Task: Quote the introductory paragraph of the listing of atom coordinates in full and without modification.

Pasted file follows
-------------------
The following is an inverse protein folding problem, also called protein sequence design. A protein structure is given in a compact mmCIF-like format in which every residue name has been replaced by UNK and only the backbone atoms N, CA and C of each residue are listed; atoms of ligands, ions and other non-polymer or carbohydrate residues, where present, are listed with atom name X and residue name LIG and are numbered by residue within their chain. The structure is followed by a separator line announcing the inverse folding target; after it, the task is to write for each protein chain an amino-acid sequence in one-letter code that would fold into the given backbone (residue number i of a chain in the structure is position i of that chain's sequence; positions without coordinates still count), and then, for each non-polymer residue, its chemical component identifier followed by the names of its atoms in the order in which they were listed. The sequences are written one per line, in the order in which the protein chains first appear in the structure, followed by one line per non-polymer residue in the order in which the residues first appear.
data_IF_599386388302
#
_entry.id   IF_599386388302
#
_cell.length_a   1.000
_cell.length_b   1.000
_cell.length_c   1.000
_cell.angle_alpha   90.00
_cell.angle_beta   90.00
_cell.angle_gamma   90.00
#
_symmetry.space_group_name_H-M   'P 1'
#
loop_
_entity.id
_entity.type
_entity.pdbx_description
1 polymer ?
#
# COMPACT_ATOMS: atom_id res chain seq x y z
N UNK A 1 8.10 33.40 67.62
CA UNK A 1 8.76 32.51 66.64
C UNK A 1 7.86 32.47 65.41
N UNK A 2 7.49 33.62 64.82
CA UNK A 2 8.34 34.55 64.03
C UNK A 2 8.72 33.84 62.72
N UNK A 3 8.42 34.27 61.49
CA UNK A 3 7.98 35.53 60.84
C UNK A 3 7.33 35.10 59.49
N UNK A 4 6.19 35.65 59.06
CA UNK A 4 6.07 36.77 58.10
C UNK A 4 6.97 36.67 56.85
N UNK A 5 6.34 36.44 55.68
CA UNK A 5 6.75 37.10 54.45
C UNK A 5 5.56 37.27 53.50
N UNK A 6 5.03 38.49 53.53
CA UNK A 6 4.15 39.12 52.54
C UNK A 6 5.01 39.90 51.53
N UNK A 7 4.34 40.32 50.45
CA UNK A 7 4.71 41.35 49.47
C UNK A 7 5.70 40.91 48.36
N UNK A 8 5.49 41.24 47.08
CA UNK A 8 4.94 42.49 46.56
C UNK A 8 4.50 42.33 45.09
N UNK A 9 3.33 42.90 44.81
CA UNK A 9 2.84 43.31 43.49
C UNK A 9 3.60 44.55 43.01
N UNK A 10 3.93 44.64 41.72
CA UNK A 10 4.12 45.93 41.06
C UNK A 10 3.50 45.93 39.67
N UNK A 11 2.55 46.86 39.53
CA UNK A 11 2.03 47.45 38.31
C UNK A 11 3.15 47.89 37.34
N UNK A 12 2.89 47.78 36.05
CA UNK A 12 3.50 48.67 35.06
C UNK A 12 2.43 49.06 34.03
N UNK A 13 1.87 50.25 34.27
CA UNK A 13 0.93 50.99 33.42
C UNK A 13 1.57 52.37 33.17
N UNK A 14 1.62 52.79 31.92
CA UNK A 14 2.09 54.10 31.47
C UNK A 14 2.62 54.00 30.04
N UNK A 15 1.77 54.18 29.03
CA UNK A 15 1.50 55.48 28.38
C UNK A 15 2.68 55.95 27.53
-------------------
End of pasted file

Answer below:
The following is an inverse protein folding problem, also called protein sequence design. A protein structure is given in a compact mmCIF-like format in which every residue name has been replaced by UNK and only the backbone atoms N, CA and C of each residue are listed; atoms of ligands, ions and other non-polymer or carbohydrate residues, where present, are listed with atom name X and residue name LIG and are numbered by residue within their chain. The structure is followed by a separator line announcing the inverse folding target; after it, the task is to write for each protein chain an amino-acid sequence in one-letter code that would fold into the given backbone (residue number i of a chain in the structure is position i of that chain's sequence; positions without coordinates still count), and then, for each non-polymer residue, its chemical component identifier followed by the names of its atoms in the order in which they were listed. The sequences are written one per line, in the order in which the protein chains first appear in the structure, followed by one line per non-polymer residue in the order in which the residues first appear.